I eventually wound up back at the traditional start of the trail. The bus was due in an hour, but why would I wait for that when I have a perfectly good thumb? I set up shop with an ice cream cone at the mouth of the parking lot and got a hitch on the third car that went by -- perfect. They were also staying where I was planning on staying (Odda Camping) before I took the bus home in the morning.
However, I learned that Odda Camping is kind of expensive (300kr to set up my own tent? 40kr for a 10-minute shower?!) so instead, I showered, walked into town, bought some dinner, charged my phone while I ate, and went home by:
The night train was terrible simply because -- despite my luxurious shower and new shirt and new socks -- I just smelled so bad. I took off my shoes on the train and just felt horrible for everyone. Oh well though, life goes on.
Overall, this hike was a delight. I was really happy with how it turned out, even if it wasn't perfect overall. I think there are a few things that I would change if I was to do this again (or recommend that anyone else do it).
Here's how the plan worked out in reality:
|1||Stage 1 (24.3 mi)||Day 1 (21.8 mi)|
|2||Stage 2 (25.8 mi)||Day 2 (30.4 mi)|
|3||Stage 3 (31.0 mi)||Day 3 (15.7 mi)|
|4||Stage 4 (19.8 mi)||Day 4 (22.2 mi)|
|5||Stage 5 (24.2 mi)||Day 5 (22.3 mi)|
|6||Stage 6 (29.4 mi)||Day 6 (20.7 mi)|
|7||Stage 7 (29.8 mi)||Day 7 (21.8 mi)|
|8||Stage 8 (21.2 mi)||Day 8 (23.2 mi)|
|9||Stage 9 (13.4 mi)||Day 9 (28.5 mi)|
|10||----||Day 10 (15.7 mi)|
There were a couple of hard-learned lessons from this trip -- things I'll try to keep in mind going forward. It's not a complete list, but these are the ones that I thought of and resolved to write down that I remembered them :)
I brought my phone and a battery pack. Per the math, the battery has enough juice to charge my phone from 0% to 100% 7+ times. Given that I'm planning for 7 days between resupplies, this is perfect! However, this completely neglected to account for me being ending the trip at 0%. This meant that I needed to scramble in Odda to find chargers & charge things before I began my trip home (7+ hours).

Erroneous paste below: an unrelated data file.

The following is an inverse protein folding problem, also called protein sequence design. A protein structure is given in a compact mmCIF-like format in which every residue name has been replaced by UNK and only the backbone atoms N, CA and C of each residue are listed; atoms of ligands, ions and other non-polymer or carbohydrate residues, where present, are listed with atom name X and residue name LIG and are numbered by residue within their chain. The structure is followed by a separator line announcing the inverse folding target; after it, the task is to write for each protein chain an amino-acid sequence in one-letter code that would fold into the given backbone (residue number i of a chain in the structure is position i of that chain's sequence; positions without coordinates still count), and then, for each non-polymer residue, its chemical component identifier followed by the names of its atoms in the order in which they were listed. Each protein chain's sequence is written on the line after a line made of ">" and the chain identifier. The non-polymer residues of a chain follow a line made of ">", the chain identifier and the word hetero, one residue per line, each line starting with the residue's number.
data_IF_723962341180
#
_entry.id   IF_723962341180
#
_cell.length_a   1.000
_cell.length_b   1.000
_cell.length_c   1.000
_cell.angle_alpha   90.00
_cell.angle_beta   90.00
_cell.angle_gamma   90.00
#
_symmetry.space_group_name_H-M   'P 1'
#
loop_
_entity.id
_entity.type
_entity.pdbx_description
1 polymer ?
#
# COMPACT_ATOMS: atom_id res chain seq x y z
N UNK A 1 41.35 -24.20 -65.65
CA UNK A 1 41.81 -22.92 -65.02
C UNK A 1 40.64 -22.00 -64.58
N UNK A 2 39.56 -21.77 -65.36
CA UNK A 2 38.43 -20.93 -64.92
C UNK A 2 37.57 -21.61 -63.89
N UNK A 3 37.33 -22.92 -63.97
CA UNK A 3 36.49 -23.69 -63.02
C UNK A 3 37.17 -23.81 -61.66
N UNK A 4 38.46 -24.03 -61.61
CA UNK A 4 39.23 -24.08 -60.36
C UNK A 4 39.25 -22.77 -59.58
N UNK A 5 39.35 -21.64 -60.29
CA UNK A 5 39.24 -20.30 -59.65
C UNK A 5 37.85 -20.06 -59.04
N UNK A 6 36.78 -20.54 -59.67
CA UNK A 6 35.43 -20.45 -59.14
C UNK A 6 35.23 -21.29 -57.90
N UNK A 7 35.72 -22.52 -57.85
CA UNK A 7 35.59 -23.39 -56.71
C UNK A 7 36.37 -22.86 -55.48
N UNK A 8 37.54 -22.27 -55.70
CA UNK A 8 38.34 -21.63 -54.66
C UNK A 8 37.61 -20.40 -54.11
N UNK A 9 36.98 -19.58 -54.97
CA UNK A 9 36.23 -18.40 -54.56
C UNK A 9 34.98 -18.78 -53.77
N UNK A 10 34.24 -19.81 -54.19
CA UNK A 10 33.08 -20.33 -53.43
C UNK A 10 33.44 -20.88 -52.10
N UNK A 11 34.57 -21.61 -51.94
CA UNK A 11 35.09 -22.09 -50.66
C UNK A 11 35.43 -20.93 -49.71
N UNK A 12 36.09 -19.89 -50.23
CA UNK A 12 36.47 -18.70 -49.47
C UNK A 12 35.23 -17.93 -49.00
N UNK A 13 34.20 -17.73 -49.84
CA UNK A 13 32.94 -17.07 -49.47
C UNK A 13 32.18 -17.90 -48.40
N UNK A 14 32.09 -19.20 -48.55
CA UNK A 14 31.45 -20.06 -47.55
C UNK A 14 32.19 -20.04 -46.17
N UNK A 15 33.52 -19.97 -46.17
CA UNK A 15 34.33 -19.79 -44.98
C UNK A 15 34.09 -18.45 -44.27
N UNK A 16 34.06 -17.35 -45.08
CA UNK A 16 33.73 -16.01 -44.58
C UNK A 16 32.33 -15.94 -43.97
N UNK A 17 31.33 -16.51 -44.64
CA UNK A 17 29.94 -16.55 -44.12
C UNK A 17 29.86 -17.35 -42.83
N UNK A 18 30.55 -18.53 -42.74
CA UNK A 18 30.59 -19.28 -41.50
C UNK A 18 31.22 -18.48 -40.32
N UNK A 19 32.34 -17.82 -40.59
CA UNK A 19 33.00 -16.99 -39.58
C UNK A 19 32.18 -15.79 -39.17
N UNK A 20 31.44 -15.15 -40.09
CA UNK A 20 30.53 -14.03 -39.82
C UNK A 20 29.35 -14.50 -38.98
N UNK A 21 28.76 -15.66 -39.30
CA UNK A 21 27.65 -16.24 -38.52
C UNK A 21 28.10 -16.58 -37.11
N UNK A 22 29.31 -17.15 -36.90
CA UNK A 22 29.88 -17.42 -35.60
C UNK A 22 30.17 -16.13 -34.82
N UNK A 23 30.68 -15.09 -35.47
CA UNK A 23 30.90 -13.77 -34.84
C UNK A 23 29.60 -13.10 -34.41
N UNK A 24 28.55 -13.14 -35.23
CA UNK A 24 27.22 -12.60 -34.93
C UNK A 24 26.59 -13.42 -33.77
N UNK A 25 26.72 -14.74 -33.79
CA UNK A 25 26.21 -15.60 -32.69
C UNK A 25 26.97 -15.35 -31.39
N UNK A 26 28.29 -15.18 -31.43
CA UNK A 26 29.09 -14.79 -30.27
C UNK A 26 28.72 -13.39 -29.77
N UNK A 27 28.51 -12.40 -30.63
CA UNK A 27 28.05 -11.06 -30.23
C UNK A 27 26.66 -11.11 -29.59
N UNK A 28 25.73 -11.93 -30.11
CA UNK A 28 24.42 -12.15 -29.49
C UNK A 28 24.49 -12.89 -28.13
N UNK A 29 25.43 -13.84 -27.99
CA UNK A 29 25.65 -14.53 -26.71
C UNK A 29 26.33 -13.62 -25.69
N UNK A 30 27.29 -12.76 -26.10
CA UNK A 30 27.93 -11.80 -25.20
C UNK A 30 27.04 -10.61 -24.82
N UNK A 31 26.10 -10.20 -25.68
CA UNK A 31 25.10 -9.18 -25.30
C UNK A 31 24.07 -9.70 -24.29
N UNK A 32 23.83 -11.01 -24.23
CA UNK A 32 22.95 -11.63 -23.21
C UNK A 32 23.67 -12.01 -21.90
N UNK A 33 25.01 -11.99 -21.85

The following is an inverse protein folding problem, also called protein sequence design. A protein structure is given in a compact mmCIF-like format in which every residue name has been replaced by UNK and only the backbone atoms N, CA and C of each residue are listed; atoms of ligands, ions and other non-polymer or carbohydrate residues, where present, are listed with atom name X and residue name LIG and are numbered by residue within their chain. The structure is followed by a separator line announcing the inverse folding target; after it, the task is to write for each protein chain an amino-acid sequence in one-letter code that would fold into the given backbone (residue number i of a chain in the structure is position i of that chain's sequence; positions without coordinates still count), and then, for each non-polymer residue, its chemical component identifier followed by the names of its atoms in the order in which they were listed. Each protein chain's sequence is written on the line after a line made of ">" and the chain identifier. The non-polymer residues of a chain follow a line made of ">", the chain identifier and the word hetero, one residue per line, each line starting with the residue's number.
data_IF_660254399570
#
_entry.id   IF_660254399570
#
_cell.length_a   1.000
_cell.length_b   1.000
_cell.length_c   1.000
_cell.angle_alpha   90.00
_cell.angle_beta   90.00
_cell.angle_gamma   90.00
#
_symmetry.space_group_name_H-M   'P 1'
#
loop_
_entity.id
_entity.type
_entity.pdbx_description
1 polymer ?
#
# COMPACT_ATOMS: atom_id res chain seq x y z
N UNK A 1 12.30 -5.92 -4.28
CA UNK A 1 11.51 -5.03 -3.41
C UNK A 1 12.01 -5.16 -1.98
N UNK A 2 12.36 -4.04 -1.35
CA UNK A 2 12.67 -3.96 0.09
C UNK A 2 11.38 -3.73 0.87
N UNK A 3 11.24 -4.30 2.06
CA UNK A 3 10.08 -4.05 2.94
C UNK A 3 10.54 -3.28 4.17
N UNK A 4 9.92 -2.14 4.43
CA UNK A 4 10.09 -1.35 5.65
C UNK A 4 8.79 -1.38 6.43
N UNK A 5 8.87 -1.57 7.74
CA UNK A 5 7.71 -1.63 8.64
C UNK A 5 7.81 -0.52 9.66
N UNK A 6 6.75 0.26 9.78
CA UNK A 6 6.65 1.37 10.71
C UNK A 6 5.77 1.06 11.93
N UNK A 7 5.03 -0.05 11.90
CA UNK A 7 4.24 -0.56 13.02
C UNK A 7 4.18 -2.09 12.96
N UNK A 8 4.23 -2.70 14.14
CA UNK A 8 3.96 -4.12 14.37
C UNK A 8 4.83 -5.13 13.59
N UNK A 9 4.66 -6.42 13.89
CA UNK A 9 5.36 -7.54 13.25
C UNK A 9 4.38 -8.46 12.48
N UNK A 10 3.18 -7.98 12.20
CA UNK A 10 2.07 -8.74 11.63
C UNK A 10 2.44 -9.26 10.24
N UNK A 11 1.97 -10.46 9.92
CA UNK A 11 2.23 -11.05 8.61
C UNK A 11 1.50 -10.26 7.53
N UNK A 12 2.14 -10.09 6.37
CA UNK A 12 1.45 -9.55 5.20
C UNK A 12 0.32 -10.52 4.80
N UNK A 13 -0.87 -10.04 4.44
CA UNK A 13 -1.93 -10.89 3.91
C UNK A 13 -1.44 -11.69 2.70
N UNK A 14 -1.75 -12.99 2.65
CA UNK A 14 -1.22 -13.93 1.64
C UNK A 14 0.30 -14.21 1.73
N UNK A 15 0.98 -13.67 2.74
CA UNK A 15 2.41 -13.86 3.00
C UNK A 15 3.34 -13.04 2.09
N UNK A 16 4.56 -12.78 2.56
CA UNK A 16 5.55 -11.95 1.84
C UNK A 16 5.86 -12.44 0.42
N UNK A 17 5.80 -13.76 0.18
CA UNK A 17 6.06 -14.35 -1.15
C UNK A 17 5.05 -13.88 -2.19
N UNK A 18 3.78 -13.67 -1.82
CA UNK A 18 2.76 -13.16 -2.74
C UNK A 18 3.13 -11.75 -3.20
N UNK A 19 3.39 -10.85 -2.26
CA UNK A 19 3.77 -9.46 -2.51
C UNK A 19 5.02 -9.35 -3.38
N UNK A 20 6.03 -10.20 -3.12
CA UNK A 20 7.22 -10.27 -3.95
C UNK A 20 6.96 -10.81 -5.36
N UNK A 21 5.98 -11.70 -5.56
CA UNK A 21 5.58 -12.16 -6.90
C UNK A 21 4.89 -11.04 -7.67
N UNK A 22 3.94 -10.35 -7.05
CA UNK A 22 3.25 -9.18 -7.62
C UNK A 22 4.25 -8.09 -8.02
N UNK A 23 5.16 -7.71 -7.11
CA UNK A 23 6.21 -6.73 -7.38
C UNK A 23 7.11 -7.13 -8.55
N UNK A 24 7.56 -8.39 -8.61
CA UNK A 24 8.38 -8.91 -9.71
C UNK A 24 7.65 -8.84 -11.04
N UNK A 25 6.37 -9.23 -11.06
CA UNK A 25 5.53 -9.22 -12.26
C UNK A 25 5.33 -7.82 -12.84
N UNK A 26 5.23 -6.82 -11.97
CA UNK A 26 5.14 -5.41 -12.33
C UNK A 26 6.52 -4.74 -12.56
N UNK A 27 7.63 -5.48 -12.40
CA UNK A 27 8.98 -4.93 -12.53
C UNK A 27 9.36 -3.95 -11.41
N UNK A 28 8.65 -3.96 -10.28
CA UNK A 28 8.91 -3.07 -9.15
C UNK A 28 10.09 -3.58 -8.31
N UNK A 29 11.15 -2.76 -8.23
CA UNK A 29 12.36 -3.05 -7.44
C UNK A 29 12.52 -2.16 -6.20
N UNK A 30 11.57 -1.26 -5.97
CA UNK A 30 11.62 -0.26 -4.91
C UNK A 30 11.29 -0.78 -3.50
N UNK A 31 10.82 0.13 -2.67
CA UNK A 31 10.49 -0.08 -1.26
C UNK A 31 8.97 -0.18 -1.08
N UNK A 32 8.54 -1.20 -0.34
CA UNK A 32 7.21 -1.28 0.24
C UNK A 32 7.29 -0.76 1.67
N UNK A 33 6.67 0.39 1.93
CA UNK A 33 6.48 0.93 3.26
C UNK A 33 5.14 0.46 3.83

Due to charging inefficiencies and other issues (temperature changes, etc), I wound up with just enough battery capacity. By that, I mean that I walked into Odda with my phone at 1% and my battery pack at 0%. It also meant that I didn't have enough battery to get really good pictures from Trolltunga, and couldn't really consult my map while I was doing the roundabout hike back to civilization. Not great.
Next time, I'd bring a little 2000 mAh battery pack for emergencies such as this. It's only a few grams and would be a big relief in an uncomfortable situation.
If the map says it's going to be a swamp / marsh, it's going to be. Your feet will get wet, period.
On the other side of the coin, if Gaia GPS says that there's a route that's a conveniently-straight line and cuts out a lot of ups and downs .. consider double-checking that against another source. It's entirely possible that it's a mislabeled winter trail, intended to be crossed on skis.
Being a DNT member saved my skin that day with the thunderstorms. (Well, okay, it turned out to not be an issue, but could've been really bad). Even if you're not planning on doing a hytte-til-hytte trip, it's nice to have the option to seek refuge somewhere should you need it.
Being relatively new to Norway, I really enjoyed the hike, end to end. There was a lot of road-walking in the beginning, but it did let me see a lot of the Norwegian villages and towns and cities, up close and personal. However, if I was to do it again, I would likely skip that portion of the trip. Specifically, I would get a ride to Imingfjell and begin the hike there -- that's about the start of the Hardangervidda national park, and when the trail starts to get objectively "good" anyway.
Even more specifically, I would try to hitch as far down that lake as possible -- it's a lot of really really really boring road walking. If someone's driving that way and wouldn't mind giving you a ride to the parking lot at the far end, take them up on it!
If you're strapped for time (or just want to spend more time doing the best parts), there's another option which I think would be stellar. I haven't done this part yet (of course) but it seems reasonable to me -- but double-check during your planning process!
In short, you could take the bus to Eidfjord, and hike south from there to Trolltunga. The sequence of DNT cabins you'd follow would go something like:
I think that route would really treat you to just the condensed highlights of the hike, anyway. Here is a quick-and-dirty route that I would use as a jumping-off point if I was to redo this section.